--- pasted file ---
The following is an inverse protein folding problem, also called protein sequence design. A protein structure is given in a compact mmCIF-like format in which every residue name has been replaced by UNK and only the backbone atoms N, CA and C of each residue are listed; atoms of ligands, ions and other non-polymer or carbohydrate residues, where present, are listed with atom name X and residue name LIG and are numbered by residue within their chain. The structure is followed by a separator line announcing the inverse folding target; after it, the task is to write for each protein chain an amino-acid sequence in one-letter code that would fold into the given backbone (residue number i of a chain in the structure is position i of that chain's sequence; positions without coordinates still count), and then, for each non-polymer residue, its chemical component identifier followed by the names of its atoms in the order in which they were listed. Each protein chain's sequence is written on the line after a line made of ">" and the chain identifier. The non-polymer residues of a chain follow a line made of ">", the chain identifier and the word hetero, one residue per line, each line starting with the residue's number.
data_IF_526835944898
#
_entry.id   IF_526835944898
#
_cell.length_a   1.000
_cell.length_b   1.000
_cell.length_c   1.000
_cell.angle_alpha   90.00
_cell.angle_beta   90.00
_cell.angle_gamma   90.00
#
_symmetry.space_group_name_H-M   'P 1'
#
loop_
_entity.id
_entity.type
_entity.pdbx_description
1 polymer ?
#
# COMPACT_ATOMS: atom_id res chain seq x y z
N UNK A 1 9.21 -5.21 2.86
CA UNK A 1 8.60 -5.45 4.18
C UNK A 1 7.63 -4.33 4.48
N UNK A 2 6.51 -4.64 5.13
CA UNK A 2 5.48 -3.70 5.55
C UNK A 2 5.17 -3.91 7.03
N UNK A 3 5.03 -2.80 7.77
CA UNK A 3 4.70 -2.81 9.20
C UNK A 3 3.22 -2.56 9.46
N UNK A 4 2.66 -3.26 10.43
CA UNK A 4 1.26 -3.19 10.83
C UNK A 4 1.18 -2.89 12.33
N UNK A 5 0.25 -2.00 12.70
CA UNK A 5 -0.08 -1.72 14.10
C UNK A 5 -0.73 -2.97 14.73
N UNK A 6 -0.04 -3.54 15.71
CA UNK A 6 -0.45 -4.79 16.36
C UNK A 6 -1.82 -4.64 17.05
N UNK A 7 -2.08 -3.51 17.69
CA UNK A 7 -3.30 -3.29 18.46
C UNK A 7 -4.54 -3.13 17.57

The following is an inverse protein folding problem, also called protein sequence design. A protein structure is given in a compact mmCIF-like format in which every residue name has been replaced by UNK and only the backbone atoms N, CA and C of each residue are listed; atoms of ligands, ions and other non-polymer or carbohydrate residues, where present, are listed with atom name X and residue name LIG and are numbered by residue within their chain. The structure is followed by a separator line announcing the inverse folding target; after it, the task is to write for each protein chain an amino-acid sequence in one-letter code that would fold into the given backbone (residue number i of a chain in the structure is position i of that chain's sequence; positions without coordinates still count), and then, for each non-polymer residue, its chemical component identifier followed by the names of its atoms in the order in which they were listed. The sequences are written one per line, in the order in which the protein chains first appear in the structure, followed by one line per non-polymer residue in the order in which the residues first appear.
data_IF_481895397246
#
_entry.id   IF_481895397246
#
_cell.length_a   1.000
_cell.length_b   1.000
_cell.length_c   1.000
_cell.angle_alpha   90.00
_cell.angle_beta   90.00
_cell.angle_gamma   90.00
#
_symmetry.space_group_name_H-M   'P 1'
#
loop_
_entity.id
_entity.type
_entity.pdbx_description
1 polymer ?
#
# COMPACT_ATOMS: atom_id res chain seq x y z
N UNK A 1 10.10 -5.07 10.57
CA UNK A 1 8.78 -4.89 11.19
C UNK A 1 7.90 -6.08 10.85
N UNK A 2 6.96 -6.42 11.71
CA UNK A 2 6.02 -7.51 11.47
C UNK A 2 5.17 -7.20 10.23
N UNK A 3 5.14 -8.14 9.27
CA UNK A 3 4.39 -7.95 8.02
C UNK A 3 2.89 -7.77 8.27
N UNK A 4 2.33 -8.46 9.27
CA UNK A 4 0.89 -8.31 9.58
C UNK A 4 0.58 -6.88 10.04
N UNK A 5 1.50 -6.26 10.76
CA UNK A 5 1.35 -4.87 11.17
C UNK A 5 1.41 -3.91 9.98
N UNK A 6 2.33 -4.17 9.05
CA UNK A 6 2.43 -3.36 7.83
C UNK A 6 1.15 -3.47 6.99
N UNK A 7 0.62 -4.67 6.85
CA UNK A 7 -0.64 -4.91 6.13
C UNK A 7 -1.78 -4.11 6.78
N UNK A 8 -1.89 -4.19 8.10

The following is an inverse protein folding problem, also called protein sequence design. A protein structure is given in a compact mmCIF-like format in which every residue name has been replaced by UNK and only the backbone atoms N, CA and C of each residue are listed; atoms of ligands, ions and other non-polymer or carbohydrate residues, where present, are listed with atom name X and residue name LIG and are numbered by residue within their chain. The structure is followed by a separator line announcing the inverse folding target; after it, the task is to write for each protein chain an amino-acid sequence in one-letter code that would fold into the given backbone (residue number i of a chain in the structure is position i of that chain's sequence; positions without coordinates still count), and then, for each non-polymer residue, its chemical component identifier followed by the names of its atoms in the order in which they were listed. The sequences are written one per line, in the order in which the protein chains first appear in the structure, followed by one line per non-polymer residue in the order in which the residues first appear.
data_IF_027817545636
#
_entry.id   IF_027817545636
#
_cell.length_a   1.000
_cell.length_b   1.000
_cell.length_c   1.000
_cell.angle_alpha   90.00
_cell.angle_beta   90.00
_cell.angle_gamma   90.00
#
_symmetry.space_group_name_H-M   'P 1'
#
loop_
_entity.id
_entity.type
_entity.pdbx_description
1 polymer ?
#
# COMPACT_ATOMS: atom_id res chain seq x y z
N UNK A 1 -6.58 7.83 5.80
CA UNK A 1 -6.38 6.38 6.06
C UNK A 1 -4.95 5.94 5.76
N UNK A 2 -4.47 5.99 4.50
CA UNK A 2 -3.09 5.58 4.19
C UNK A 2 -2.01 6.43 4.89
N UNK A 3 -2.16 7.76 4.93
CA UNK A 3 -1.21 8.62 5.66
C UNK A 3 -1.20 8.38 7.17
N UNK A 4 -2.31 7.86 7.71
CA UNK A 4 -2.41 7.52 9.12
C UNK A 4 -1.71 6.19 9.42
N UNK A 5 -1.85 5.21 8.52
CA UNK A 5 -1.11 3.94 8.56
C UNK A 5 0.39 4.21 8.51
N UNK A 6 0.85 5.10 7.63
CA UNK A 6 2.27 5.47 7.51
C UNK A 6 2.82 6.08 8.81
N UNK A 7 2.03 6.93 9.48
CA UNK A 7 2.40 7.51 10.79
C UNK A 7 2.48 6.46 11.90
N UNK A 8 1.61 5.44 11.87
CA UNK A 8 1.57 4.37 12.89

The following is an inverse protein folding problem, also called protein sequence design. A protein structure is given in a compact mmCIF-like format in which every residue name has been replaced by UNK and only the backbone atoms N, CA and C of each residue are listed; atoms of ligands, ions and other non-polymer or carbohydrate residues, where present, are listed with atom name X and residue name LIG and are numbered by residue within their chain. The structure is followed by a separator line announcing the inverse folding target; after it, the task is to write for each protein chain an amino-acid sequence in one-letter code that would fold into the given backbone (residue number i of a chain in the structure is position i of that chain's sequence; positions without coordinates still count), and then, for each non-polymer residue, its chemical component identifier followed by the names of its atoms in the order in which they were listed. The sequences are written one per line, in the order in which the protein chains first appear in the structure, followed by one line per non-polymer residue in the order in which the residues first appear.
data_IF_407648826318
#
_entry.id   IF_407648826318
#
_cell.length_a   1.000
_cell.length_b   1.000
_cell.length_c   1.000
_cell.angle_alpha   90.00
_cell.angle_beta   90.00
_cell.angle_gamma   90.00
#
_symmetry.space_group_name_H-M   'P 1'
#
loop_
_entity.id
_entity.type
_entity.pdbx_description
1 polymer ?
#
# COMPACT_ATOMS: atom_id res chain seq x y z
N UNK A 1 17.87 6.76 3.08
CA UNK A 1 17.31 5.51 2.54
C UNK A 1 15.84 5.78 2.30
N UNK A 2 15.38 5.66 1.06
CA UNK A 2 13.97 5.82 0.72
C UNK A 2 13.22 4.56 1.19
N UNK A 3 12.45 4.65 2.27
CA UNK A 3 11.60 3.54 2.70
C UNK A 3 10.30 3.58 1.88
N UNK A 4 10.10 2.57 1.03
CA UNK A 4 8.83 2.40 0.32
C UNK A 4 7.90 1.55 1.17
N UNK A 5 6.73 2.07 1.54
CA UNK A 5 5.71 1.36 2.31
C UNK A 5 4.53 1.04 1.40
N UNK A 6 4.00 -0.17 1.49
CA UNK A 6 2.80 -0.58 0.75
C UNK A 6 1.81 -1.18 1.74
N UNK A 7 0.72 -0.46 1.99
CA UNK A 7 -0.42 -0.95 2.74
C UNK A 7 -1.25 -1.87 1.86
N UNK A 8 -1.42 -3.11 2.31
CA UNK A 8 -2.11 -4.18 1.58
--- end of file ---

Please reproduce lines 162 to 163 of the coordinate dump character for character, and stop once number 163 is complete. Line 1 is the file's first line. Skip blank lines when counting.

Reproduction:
C UNK A 4 7.90 1.55 1.17
N UNK A 5 6.73 2.07 1.54